There is also, perhaps, an underlying condescension. This assertion of "I love black men" as an invitation for the response of, "Oh, good for you!", as code for "I'm so progressive, can't you see how interesting I am?"

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(Or is that what I am doing, in my refusal to respond, in my insistence on being "politically correct"?)

I am not looking to inquire into her world view and make a summary judgment of her inner intentions. I don't want to ascribe to her issues that she doesn't have. Wasn't she expressing her honest thoughts in a casual social setting? Isn't she free to think and feel as she likes?

On the other hand, if I am reasonably certain that she would not have said these things in the presence of a female friend who wasn't Korean but was black, does this count as some evidence of an underlying issue here? I think it is also worth noting that in our setting, there are zero (o) people who are not white/white-passing or East Asian/East-Asian-passing. [Which is also why, I think, some male members of the group have no problem with sharing, watching, and analyzing the details of a succession of videos of black women twerking and posting videos titled, "WHAT BLACK WOMEN DO WHEN THEIR SONG COMES ON IN THE CLUB."]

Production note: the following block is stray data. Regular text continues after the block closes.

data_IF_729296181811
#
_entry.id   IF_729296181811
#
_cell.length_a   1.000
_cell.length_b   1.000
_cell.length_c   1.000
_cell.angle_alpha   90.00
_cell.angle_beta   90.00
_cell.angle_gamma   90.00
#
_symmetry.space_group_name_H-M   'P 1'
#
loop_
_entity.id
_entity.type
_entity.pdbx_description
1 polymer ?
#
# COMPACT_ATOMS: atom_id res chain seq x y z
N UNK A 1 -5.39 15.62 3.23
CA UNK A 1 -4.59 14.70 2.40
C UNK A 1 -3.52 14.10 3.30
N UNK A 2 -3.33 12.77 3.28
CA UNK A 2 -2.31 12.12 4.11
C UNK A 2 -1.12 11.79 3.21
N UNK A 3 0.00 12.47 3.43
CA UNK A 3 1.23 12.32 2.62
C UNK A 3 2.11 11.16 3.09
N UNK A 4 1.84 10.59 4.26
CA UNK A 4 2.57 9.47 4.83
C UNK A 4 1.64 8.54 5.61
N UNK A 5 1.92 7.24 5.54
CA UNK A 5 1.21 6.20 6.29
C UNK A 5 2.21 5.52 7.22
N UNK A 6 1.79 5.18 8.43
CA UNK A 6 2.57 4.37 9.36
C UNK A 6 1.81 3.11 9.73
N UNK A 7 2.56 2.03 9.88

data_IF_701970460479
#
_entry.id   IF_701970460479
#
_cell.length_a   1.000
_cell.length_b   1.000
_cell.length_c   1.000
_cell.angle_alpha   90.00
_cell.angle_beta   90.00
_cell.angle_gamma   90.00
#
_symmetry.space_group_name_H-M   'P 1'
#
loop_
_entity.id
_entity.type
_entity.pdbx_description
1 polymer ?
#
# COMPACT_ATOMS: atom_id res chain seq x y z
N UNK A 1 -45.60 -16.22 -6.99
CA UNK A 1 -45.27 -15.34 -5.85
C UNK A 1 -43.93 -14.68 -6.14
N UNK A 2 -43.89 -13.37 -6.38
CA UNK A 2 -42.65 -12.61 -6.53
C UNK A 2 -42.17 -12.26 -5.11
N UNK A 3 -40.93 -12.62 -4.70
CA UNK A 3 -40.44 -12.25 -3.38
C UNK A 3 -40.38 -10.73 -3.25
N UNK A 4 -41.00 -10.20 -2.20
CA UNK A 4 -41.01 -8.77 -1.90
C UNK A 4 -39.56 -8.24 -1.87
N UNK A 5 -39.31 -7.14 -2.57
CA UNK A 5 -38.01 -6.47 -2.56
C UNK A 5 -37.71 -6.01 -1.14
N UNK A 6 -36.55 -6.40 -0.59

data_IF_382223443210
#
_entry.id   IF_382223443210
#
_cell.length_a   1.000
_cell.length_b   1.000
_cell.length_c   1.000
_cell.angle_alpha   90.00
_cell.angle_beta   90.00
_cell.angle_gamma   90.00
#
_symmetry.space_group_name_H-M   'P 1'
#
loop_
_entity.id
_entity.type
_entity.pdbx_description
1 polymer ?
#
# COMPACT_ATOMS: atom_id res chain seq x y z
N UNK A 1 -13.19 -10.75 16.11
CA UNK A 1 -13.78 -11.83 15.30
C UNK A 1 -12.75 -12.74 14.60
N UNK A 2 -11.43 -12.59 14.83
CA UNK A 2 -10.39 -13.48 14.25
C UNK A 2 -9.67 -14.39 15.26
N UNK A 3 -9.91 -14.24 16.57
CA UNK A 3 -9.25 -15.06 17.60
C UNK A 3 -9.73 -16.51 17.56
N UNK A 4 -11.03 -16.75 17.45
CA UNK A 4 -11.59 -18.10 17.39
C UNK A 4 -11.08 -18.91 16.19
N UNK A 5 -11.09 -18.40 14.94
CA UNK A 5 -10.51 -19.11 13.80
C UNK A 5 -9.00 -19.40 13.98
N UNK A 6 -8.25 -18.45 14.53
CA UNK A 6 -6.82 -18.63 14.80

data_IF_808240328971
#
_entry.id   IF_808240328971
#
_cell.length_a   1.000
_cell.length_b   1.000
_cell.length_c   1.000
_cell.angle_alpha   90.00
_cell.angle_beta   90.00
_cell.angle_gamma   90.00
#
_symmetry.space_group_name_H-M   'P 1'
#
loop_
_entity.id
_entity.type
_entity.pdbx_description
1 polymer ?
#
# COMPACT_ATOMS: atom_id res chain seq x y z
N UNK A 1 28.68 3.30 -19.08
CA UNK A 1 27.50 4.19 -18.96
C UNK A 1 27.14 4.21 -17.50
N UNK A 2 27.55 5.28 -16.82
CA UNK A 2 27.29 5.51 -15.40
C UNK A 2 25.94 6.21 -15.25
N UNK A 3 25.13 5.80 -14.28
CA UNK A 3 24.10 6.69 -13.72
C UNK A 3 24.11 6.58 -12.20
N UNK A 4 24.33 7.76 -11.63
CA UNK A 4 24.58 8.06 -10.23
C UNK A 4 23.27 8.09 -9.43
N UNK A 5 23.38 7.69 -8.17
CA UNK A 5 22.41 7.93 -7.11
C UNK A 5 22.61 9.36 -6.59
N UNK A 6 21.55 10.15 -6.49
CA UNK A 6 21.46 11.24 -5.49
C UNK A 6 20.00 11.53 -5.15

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How would you have responded? Am I identifying issues where none exist? Am I the one who is creating a race-based problem where none exists, thus outing myself as the problem, in a subtle, complex Rorschach test of social interaction? Am I the one being condescending and perhaps paternalistic, in presuming that I have the right to not only refuse to respond to her with regards to my own sexual preferences, but to also condemn her for being open about hers?

(For the record, I'm not condemning her sexual preferences, nor her choice to be an open person. Rather, it is the context of how she frames the discussion and continues it that bothers me.)

(For the record, part the second: I'm going to watch The Wire soon. It's happening. I promise.)